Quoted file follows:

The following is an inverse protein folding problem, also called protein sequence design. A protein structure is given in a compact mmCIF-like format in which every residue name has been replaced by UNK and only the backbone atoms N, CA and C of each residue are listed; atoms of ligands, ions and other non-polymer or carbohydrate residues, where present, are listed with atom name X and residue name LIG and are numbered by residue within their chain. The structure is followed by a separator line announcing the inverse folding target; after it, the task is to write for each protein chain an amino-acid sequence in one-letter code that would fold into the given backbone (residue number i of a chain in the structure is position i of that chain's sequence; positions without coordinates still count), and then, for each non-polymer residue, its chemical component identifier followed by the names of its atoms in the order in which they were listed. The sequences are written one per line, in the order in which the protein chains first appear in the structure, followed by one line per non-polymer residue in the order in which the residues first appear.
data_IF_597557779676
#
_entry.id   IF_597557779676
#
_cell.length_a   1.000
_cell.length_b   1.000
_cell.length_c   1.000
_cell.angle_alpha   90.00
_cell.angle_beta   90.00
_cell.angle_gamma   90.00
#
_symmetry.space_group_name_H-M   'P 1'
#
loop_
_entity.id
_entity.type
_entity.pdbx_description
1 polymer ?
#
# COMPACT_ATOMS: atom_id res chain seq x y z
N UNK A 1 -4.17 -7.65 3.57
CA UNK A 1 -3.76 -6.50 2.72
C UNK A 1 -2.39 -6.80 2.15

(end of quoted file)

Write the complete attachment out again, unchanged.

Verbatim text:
The following is an inverse protein folding problem, also called protein sequence design. A protein structure is given in a compact mmCIF-like format in which every residue name has been replaced by UNK and only the backbone atoms N, CA and C of each residue are listed; atoms of ligands, ions and other non-polymer or carbohydrate residues, where present, are listed with atom name X and residue name LIG and are numbered by residue within their chain. The structure is followed by a separator line announcing the inverse folding target; after it, the task is to write for each protein chain an amino-acid sequence in one-letter code that would fold into the given backbone (residue number i of a chain in the structure is position i of that chain's sequence; positions without coordinates still count), and then, for each non-polymer residue, its chemical component identifier followed by the names of its atoms in the order in which they were listed. The sequences are written one per line, in the order in which the protein chains first appear in the structure, followed by one line per non-polymer residue in the order in which the residues first appear.
data_IF_597557779676
#
_entry.id   IF_597557779676
#
_cell.length_a   1.000
_cell.length_b   1.000
_cell.length_c   1.000
_cell.angle_alpha   90.00
_cell.angle_beta   90.00
_cell.angle_gamma   90.00
#
_symmetry.space_group_name_H-M   'P 1'
#
loop_
_entity.id
_entity.type
_entity.pdbx_description
1 polymer ?
#
# COMPACT_ATOMS: atom_id res chain seq x y z
N UNK A 1 -4.17 -7.65 3.57
CA UNK A 1 -3.76 -6.50 2.72
C UNK A 1 -2.39 -6.80 2.15